Will the man at the center of bias allegations in the FBI show up willingly to tell Congress about it? House Judiciary chair Bob Goodlatte had already begun the process of subpoenaing FBI agent Peter Strzok, but his attorney says there’s no need. Not only will the man who pledged in text messages to “stop” Trump show up voluntarily, he will pledge not to take the Fifth Amendment on any question Judiciary will throw at him:
Peter Strzok, who was singled out in a recent Justice Department inspector general report for the politically charged messages, would be willing to testify without immunity, and he would not invoke his Fifth Amendment rights in response to any question, his attorney, Aitan Goelman, said in an interview Sunday. Strzok has become a special target of President Trump, who has used the texts to question the Russia investigation.
Goelman said Strzok “wants the chance to clear his name and tell his story.”
“He thinks that his position, character and actions have all been misrepresented and caricatured, and he wants an opportunity to remedy that,” the lawyer said.
For one thing, Goelman says Strzok wants to express his regret for his internal communications. Strzok also wants to insist publicly that it had nothing to do with his decisions on the investigation:
He said there was “no question” that Strzok regrets sending anti-Trump messages, but added: “I think what he was doing is expressing his political opinions in what he thought was a private text conversation, and he regrets that this has been weaponized by people with political motivations to try to discredit the Mueller investigation.”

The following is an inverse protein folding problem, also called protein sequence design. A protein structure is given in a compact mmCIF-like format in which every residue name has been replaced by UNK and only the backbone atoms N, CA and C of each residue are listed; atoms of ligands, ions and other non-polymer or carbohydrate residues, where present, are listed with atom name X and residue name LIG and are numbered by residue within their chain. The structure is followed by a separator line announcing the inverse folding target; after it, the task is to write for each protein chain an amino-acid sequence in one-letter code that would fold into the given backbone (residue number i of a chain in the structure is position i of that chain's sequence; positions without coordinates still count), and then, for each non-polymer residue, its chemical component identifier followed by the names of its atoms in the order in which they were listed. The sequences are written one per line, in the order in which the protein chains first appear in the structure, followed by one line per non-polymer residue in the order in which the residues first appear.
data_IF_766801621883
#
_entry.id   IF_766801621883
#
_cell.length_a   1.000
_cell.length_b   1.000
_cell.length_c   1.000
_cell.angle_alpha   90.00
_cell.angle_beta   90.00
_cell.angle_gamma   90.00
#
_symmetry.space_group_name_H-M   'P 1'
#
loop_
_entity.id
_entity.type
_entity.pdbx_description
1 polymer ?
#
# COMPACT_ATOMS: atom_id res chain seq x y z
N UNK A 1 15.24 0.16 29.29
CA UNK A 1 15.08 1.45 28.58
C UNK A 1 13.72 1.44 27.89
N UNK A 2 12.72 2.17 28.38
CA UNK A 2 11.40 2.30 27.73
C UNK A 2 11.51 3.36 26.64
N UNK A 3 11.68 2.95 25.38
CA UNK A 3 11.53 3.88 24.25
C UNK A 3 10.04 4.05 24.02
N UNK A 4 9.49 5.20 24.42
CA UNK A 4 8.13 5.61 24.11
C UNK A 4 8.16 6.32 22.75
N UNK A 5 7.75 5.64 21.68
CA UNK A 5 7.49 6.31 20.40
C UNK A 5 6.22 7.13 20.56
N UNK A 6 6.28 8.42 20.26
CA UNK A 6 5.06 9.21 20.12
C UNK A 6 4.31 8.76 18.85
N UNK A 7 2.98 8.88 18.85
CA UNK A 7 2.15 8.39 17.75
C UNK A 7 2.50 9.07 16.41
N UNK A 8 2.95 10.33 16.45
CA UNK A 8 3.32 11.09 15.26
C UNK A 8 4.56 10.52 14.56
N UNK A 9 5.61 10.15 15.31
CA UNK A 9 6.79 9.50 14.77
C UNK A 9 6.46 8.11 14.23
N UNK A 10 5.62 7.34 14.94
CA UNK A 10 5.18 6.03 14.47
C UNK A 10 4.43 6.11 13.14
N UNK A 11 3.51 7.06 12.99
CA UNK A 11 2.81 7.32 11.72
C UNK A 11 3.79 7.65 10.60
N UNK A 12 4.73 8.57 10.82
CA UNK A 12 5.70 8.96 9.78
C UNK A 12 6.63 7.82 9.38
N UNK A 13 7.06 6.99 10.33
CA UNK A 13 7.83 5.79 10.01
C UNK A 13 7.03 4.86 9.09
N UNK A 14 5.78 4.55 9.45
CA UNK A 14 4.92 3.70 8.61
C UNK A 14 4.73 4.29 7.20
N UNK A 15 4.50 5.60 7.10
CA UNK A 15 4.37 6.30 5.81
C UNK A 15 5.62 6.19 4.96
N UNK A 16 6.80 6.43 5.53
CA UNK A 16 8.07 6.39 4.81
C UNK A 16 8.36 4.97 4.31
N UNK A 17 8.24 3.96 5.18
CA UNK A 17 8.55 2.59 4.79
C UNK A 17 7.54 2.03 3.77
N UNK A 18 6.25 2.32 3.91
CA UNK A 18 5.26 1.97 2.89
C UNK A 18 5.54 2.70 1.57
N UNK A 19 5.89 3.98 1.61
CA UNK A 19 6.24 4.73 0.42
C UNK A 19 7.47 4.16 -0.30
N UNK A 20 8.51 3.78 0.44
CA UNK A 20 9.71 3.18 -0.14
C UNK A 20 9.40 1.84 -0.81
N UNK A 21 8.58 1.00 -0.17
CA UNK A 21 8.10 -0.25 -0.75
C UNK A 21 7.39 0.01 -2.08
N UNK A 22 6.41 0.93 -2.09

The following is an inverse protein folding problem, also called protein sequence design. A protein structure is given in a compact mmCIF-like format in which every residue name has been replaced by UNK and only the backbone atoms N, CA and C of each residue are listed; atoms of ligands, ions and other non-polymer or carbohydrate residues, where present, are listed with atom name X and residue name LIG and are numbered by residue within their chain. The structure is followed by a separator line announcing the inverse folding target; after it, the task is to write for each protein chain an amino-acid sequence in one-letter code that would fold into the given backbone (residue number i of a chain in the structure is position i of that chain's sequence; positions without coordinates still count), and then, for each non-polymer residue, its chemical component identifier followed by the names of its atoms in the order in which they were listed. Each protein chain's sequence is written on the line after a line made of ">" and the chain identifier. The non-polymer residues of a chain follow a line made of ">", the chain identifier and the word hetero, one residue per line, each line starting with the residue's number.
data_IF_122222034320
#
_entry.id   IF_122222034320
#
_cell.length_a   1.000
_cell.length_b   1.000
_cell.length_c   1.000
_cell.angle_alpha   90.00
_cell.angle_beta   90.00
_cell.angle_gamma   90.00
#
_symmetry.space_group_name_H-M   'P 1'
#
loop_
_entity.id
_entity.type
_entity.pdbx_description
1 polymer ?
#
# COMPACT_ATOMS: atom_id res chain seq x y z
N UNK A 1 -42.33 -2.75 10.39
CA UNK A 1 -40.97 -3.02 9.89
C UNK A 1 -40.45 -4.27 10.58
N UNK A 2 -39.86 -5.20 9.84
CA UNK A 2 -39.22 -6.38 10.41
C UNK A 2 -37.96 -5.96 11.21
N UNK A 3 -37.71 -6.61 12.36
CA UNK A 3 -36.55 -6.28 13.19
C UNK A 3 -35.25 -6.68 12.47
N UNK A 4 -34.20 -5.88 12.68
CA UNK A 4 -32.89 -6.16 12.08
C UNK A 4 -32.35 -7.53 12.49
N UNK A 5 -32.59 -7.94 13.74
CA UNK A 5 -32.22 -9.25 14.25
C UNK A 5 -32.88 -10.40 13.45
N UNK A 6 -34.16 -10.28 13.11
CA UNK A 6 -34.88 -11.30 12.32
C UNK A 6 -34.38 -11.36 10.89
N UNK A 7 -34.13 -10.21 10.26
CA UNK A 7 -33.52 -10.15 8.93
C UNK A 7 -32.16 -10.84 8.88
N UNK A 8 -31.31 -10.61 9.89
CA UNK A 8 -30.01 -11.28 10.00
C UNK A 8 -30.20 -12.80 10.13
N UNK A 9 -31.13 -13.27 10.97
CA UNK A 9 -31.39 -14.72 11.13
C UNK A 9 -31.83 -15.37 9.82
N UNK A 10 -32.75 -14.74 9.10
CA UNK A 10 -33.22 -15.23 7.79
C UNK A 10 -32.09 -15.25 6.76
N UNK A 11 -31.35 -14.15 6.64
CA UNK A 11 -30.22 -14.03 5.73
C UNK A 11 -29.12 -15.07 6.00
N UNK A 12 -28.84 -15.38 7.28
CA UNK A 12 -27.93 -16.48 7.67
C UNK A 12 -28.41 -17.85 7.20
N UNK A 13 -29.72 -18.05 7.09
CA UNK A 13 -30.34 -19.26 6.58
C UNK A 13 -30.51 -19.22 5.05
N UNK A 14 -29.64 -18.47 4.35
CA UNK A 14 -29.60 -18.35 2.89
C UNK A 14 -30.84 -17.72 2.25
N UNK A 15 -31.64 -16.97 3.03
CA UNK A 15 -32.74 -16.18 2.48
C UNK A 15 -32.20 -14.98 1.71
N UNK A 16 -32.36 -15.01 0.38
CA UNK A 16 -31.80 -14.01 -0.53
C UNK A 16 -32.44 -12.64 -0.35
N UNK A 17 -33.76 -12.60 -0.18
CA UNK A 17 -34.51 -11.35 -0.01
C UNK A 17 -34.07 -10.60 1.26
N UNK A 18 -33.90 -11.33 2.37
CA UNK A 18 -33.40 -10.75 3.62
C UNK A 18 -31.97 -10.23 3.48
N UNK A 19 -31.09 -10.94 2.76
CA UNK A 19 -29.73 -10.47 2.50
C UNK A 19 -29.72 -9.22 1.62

But Strzok essentially wants to make the case that Michael Horowitz’s report suggested that he wanted to make through the investigation:
Goelman said that Strzok was not willing to use his official position to affect Trump’s chances of being elected and that “his political conviction that a Trump presidency would be disastrous for American national security is not based on his bias, it was based on information that was available to him, and his perspective on American national security.”
Er … isn’t that going to be an admission of bias? And doesn’t that play directly into the idea that the now-infamous Strzok “we’ll stop it” text was meant literally? Allahpundit posed the question after the release of the report that clearly concerned Horowitz as well. If an FBI agent saw a political candidate as “disastrous for national security” and had an opportunity to damage him through an FBI investigation he was leading, how could such an investigation possibly not involve bias? How does “we’ll stop it” become a benign expression of political frustration in that circumstance?
It’s true that FBI agents are entitled to their opinions, political and otherwise. What they can’t do is express them in terms of action within investigations. The “we’ll stop it” wasn’t a one-off release of anger; the text messages between Strzok, Lisa Page, and three other agents show a lengthy series of political observations mixed in with discussions of ongoing investigations. Horowitz wasn’t a political actor looking to “weaponize” anything; his report clearly shows that Horowitz has no confidence that Strzok and others were able to separate their politics from their work, and that is a very reasonable conclusion, especially with the curiously delayed release of the “we’ll stop it” text.
Strzok really wants a second bite of that apple, at least according to his attorney. Having failed to stop Trump through his investigations, he now wants to use the House Judiciary Committee as a political springboard to raise accusations that his own investigation apparently couldn’t prove or substantiate. Robert Mueller might want to step in at some point to prevent that from happening, as it may well drive a stake through the heart of his own probe by having Strzok demonstrate precisely what Trump has been saying all along — that the basis of the Russia-collusion theory was little more than political animus against him personally, and that anything collected by Strzok has been permanently poisoned by that animus.